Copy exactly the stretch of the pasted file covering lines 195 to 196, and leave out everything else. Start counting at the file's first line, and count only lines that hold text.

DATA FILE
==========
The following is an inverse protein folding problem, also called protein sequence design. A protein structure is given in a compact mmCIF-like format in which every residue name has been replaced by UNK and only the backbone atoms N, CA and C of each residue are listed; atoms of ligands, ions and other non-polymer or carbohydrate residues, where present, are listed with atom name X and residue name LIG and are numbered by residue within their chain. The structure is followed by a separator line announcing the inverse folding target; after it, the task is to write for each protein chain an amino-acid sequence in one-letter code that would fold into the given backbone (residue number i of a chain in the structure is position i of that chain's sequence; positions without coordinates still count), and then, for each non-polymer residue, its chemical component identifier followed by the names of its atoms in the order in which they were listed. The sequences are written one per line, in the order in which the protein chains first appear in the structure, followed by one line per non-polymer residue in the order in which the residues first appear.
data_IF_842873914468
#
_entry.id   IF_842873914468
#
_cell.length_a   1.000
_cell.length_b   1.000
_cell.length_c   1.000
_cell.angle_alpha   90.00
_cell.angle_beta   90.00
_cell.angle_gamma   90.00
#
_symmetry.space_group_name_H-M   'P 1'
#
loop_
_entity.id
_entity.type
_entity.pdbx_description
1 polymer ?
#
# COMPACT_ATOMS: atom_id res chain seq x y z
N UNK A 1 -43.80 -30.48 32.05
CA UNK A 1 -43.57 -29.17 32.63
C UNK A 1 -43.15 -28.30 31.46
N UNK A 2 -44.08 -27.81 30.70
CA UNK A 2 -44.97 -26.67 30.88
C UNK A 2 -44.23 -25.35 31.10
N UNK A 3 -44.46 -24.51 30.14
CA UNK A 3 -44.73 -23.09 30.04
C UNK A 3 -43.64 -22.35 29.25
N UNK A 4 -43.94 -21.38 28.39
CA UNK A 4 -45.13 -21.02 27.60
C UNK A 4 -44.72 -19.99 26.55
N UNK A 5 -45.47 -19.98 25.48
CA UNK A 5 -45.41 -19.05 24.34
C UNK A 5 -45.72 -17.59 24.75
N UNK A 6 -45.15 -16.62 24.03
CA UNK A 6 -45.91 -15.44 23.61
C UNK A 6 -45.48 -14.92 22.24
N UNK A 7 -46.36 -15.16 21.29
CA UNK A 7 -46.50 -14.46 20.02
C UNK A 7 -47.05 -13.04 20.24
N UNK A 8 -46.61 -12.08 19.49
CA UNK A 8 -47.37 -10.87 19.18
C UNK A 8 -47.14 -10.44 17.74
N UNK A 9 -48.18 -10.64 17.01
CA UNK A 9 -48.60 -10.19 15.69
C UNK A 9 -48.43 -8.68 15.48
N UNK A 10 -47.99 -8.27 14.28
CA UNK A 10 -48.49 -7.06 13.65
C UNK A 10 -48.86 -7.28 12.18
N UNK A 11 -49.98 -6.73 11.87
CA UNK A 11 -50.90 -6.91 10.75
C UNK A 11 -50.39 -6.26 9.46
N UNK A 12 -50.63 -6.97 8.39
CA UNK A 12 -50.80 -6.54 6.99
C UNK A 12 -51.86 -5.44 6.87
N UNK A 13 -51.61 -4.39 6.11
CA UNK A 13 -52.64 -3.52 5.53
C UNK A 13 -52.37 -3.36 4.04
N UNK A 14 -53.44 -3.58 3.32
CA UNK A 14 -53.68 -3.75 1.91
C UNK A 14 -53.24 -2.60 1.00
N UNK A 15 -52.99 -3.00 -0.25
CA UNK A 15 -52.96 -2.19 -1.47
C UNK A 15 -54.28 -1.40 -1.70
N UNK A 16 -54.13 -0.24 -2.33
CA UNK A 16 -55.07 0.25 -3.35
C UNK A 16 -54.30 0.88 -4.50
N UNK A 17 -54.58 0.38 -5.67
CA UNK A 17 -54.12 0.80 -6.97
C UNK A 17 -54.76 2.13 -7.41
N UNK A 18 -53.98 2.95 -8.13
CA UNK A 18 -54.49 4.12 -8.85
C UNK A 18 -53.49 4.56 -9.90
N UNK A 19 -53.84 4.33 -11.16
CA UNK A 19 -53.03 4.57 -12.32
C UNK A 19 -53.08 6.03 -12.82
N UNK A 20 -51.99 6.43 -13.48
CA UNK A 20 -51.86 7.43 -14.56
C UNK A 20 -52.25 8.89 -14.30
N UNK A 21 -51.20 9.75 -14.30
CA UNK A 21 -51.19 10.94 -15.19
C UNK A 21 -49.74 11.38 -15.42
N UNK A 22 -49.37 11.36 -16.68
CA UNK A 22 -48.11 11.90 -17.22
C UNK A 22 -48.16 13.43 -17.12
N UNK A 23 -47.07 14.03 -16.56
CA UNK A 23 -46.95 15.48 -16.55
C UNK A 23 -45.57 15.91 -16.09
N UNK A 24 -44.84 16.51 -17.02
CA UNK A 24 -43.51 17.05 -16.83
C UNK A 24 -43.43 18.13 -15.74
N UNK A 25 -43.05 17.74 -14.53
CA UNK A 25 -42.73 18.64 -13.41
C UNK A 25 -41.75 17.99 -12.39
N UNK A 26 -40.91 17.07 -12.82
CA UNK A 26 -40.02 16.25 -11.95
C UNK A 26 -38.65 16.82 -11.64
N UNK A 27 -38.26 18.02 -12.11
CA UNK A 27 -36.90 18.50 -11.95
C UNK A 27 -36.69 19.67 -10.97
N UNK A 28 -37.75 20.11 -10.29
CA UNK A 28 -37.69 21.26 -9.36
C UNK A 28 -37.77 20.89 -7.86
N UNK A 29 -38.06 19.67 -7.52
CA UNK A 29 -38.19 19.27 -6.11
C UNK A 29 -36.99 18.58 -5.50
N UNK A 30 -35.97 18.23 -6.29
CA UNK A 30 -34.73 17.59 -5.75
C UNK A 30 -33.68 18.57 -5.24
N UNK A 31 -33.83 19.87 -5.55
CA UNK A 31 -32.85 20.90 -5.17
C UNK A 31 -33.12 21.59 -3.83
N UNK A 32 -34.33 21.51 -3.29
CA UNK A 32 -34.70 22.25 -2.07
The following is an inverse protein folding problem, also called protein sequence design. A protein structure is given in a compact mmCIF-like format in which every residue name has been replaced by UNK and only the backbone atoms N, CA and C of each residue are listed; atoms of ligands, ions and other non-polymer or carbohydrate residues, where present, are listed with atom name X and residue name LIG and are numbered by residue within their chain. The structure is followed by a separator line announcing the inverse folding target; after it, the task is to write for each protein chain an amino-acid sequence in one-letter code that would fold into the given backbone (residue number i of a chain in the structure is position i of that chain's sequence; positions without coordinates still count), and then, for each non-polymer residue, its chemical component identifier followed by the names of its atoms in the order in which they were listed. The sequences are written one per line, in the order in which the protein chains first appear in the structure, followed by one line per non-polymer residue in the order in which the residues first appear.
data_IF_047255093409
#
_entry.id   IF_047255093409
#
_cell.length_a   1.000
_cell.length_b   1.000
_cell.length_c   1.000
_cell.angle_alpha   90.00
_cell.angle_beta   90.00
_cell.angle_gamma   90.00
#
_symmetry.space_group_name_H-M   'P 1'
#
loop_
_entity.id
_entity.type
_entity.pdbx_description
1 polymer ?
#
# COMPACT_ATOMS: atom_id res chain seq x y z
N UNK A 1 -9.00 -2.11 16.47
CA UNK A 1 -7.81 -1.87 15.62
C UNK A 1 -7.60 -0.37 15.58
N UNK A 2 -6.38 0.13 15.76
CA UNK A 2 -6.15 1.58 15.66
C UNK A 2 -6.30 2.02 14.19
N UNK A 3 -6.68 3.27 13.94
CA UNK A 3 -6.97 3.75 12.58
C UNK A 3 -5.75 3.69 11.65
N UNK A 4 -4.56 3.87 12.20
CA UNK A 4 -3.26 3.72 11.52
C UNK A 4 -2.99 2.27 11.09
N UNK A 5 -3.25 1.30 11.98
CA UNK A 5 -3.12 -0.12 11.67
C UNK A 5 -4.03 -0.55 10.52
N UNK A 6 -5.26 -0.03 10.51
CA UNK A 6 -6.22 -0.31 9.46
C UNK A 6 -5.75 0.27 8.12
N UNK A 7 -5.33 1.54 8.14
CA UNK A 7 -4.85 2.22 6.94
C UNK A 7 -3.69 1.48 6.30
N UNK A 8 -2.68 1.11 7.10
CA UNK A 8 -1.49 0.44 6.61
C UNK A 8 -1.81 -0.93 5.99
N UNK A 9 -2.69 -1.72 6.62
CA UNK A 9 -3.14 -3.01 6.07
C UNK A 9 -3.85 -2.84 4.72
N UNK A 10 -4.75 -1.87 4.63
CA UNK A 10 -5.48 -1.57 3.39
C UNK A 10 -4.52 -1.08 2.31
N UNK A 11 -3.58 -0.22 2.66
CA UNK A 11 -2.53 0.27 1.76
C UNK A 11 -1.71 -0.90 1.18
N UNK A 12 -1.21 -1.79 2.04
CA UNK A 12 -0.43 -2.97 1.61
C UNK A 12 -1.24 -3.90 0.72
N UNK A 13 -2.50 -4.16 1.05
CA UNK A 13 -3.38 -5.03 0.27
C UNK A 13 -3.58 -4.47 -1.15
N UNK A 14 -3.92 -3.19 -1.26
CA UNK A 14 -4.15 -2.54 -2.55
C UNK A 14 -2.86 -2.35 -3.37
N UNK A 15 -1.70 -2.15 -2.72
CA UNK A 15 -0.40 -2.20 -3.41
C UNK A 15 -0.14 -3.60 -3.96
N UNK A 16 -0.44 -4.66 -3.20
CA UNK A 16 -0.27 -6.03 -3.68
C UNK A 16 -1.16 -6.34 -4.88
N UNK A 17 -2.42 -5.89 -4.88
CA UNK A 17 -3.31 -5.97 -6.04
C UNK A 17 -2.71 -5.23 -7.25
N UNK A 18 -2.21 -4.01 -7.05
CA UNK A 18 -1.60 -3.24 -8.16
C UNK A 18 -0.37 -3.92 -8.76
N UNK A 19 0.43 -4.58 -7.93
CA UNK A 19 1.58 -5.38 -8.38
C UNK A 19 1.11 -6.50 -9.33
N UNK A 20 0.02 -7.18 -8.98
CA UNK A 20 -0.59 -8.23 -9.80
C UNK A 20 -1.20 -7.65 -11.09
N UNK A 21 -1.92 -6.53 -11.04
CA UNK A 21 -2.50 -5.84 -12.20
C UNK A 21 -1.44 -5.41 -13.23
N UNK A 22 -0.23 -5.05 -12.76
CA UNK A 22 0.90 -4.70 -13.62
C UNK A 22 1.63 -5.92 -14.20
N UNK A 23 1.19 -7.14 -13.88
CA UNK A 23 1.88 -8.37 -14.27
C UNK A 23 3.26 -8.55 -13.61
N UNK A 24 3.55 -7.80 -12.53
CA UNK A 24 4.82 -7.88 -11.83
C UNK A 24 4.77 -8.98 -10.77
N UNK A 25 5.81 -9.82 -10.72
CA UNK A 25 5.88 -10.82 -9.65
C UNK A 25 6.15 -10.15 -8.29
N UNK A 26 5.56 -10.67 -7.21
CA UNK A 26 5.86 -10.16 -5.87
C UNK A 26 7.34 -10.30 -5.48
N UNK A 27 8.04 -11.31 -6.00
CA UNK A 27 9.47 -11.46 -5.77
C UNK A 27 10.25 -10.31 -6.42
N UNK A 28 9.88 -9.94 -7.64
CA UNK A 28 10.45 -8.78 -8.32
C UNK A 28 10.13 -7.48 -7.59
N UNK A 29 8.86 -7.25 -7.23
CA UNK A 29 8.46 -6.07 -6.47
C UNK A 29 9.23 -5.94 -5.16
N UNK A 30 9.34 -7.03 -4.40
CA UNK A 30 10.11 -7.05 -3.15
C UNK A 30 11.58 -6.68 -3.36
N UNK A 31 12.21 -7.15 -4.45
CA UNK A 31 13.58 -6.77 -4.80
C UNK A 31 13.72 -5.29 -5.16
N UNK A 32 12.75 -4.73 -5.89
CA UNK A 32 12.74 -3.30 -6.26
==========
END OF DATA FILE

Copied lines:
N UNK A 20 0.02 -7.18 -8.98
CA UNK A 20 -0.59 -8.23 -9.80